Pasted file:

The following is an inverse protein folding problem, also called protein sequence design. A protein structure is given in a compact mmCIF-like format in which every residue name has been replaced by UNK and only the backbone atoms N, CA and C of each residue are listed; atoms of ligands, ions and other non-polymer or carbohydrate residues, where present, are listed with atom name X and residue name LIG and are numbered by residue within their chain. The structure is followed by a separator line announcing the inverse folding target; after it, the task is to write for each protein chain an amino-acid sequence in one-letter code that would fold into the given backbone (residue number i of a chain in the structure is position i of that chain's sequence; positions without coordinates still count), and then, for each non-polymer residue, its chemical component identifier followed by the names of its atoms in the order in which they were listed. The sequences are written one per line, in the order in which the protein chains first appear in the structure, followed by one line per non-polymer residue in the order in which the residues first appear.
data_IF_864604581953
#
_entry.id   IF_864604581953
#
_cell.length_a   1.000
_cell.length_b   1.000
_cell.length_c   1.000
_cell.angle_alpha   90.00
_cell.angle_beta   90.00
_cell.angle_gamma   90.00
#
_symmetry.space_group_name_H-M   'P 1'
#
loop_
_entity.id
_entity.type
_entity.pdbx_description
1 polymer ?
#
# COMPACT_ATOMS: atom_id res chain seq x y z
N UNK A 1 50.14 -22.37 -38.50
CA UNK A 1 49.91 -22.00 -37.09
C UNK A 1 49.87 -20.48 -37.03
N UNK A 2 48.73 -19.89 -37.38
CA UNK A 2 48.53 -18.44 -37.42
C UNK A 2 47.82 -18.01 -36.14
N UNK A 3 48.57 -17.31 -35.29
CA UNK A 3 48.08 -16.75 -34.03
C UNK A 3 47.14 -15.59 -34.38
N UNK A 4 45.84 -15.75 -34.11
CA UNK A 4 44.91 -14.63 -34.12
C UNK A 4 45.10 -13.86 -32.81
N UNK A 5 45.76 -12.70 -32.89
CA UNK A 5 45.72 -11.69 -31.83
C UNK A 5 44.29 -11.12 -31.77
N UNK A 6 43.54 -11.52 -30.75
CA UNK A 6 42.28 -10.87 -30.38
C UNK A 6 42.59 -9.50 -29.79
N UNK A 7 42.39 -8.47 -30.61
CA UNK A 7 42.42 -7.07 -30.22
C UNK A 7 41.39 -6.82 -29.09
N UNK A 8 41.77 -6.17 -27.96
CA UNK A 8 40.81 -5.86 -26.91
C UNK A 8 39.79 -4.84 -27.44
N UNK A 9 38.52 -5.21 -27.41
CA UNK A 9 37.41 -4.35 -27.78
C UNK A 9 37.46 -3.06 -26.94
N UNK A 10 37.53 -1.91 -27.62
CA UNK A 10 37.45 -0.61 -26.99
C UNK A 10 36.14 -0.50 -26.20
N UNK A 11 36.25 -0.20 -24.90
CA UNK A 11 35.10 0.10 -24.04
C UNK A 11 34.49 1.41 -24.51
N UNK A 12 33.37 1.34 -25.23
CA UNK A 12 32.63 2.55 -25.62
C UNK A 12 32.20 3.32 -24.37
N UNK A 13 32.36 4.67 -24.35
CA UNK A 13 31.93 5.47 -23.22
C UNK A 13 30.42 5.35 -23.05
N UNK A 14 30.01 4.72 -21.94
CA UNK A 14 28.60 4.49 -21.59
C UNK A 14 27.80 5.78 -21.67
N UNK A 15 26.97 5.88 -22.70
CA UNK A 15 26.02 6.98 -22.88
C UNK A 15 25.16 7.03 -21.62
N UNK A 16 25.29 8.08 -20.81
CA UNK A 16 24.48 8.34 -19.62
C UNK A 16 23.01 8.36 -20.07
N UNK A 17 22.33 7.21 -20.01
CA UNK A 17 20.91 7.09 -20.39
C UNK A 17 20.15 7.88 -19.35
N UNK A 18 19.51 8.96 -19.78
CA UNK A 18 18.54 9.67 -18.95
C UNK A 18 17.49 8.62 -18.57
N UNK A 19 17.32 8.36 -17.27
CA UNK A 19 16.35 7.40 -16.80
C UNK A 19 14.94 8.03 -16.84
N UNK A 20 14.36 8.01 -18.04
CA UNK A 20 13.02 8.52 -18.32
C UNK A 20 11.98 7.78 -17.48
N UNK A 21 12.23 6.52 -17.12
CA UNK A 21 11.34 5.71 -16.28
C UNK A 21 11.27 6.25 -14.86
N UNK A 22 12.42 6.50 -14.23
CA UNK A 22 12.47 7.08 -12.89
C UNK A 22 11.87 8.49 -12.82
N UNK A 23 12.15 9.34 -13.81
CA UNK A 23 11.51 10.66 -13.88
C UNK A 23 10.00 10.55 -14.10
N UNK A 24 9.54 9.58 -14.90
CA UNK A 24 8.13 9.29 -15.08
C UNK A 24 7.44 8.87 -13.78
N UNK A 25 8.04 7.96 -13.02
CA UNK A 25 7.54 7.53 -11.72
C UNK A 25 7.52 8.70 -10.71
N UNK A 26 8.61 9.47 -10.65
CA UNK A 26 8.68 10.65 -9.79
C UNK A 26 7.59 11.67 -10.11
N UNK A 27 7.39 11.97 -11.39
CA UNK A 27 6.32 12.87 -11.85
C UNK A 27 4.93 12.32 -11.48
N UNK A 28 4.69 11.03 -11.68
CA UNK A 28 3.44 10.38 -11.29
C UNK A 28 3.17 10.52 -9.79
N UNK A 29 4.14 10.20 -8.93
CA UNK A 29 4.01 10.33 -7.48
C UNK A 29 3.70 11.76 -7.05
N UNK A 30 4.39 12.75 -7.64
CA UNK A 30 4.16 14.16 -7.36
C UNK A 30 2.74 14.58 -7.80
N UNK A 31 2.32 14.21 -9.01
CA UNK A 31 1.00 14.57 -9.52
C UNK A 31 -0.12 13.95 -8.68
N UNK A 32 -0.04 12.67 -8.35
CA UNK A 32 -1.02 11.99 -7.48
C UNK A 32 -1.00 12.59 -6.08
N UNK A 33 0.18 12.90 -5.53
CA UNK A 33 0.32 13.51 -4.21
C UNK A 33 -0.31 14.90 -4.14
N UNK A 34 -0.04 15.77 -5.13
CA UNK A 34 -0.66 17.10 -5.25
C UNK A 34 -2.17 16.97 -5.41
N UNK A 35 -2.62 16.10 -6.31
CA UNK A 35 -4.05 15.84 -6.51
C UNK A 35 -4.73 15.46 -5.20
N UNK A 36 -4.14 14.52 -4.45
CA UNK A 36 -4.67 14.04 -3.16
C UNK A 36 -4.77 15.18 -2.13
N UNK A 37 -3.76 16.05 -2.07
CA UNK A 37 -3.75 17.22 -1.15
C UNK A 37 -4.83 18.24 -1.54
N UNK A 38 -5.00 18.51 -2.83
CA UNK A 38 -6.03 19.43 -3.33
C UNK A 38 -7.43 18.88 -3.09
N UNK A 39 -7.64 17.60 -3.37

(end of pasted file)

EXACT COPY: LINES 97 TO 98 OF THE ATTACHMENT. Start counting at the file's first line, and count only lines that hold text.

N UNK A 26 8.61 9.47 -10.65
CA UNK A 26 8.68 10.65 -9.79